Mice Study Shows Breakthrough in Treating Fetal Defects
U.S. researchers have discovered why fetal stem cell transplants, once considered a promising field for treating congenital defects before birth, were failing: it was all mother's fault.
But mom's cells could also be the solution, according to a study on mice released Tuesday in the Journal of Clinical Investigation.
The mistake may have been that doctors were trying to match transplantable bone marrow stem cells to the fetus. The mother's immune system would recognize the new cells as dangerous and reject them.
But if stem cells that match the mother were implanted, scientists saw a near 100 percent success rate, said the study.
"This research is really exciting because it offers us a straightforward, elegant solution that makes fetal stem cell transplantation a reachable goal," said senior author Tippi MacKenzie at the University of California, San Francisco.
"We now, for the first time, have a viable strategy for treating congenital stem cell disorders before birth."
If the process works in humans, doctors could use it to treat a variety of inherited immune disorders which can be detected through prenatal testing, such as sickle cell disease, thalassemia, chronic granulomatous disease and others.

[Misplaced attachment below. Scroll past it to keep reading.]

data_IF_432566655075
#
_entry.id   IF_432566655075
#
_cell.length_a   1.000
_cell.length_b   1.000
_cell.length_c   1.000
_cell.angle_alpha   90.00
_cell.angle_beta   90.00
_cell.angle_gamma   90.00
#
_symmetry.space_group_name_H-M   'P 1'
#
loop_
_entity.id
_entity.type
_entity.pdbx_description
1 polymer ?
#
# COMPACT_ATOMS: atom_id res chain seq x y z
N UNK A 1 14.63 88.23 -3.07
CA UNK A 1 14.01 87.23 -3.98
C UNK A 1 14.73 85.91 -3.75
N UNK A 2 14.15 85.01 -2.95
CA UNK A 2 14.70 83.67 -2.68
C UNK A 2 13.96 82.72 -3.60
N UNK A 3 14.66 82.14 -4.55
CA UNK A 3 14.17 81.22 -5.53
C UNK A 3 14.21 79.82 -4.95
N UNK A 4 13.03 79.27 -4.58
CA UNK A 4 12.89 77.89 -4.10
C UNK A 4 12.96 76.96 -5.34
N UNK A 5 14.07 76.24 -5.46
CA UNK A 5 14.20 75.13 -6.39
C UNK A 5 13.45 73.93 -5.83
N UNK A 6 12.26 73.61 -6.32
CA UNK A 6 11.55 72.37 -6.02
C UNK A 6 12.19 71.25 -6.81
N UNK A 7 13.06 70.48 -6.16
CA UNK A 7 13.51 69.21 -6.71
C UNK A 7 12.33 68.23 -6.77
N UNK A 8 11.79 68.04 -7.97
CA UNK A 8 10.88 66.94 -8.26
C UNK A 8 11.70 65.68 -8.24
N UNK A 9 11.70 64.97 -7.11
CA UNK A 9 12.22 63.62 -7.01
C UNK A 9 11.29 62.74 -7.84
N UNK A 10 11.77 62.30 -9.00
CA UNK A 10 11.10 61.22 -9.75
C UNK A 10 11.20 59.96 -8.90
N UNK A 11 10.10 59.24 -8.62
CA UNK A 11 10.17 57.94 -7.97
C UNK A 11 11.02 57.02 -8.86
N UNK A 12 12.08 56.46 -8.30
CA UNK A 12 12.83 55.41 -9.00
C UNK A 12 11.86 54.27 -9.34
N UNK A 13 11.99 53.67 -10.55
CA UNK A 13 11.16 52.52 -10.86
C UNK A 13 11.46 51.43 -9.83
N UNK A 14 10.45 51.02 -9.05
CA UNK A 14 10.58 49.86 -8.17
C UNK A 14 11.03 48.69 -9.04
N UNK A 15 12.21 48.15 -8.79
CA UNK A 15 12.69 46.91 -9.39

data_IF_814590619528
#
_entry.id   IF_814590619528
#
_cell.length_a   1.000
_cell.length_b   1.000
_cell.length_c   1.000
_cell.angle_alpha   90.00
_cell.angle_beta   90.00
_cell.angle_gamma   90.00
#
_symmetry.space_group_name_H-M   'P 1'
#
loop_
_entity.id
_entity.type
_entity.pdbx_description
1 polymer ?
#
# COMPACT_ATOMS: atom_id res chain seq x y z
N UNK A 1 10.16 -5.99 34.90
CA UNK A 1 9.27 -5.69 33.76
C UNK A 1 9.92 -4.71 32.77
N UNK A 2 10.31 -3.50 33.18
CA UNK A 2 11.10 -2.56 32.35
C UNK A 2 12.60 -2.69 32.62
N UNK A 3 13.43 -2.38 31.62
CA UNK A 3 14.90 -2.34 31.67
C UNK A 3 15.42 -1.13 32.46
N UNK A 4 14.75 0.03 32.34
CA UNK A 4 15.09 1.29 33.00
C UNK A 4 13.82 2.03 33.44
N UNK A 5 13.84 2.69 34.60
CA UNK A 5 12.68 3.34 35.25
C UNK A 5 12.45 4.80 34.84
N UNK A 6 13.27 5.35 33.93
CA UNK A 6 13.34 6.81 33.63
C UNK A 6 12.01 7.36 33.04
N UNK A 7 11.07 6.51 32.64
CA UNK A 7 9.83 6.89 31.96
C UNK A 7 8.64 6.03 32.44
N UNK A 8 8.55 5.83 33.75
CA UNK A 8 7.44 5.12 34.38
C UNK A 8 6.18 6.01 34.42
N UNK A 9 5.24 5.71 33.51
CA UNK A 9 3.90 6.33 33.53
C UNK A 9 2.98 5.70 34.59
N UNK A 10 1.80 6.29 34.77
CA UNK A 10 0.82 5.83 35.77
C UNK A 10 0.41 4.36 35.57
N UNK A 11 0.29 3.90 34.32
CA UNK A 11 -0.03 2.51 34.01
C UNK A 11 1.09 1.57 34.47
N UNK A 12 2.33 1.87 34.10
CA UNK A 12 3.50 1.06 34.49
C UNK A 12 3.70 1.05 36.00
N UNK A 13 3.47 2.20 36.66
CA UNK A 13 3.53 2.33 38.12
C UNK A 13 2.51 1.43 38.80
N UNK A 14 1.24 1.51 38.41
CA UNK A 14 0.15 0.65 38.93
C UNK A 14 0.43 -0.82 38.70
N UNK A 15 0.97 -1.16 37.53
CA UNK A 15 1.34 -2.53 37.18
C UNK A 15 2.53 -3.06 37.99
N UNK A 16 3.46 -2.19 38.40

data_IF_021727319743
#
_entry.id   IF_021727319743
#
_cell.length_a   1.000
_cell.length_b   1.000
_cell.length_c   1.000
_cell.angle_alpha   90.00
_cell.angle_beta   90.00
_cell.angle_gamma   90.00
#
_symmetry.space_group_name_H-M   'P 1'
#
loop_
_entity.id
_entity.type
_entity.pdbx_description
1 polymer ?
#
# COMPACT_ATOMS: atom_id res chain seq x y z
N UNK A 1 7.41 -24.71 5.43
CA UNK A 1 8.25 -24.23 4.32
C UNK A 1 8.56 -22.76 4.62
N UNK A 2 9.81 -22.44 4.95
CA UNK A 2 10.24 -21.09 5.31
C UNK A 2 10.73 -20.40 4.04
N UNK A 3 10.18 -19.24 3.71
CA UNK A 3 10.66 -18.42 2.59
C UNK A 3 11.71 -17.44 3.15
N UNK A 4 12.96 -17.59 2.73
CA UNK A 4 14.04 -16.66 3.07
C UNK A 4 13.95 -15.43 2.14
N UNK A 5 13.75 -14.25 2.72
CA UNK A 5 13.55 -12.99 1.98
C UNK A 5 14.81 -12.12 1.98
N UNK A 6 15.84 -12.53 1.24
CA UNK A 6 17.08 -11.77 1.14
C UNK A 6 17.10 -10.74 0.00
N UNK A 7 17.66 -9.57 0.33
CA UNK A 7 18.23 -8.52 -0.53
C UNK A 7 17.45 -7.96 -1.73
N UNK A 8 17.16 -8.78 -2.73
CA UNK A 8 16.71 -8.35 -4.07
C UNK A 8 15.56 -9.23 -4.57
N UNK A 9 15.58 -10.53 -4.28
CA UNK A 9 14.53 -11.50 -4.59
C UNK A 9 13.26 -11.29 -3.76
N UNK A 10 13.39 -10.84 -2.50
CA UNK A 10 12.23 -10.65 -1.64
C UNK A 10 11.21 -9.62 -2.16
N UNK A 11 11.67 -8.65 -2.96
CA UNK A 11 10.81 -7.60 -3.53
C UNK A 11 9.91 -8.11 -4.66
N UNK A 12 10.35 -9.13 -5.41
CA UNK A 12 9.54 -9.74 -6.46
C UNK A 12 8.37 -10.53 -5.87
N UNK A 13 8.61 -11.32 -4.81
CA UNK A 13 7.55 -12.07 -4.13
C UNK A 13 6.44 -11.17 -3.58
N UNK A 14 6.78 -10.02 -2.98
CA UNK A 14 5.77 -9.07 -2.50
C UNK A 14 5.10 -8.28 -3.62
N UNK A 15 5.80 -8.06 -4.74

The advance could erase what researchers describe as a "decade-long scientific conundrum" that has caused many to lose interest in the field.
"The fact that fetal stem cell transplantation has not been very successful has been puzzling, especially given the widely accepted dogma that the immature fetal immune system can adapt to tolerate foreign substances," said co-author Qizhi Tang at the UCSF Transplantation Research Lab.
"The surprising finding in our study is that the mother's immune system is to blame."
Using a variety of mouse models for study, researchers looked at the content of the fetus's blood and found that 10 percent of it matched maternal blood cells, a higher proportion than anywhere else in the developing mouse's body.
Then they transplanted mice with blood stem cells that matched neither the fetus or mother to see what would happen.
A rush of T-cells, which protect the body from infection, surged from the mother into the fetus, forcing the rejection of the transplanted cells.
But when researchers transplanted blood stem cells that matched the mother, they process was usually successful because the mother's immune system did not recognize them as dangerous.
"As long as the transplanted stem cells are matched to the mother, it does not seem to matter if they are matched to the fetus," said co-author Amar Nijagal, a postdoctoral research fellow and surgery resident at UCSF.
"Transplanting stem cells harvested from the mother makes sense because the mother and her developing fetus are prewired to tolerate each other."
Researchers hope to look next at whether the process will work in humans.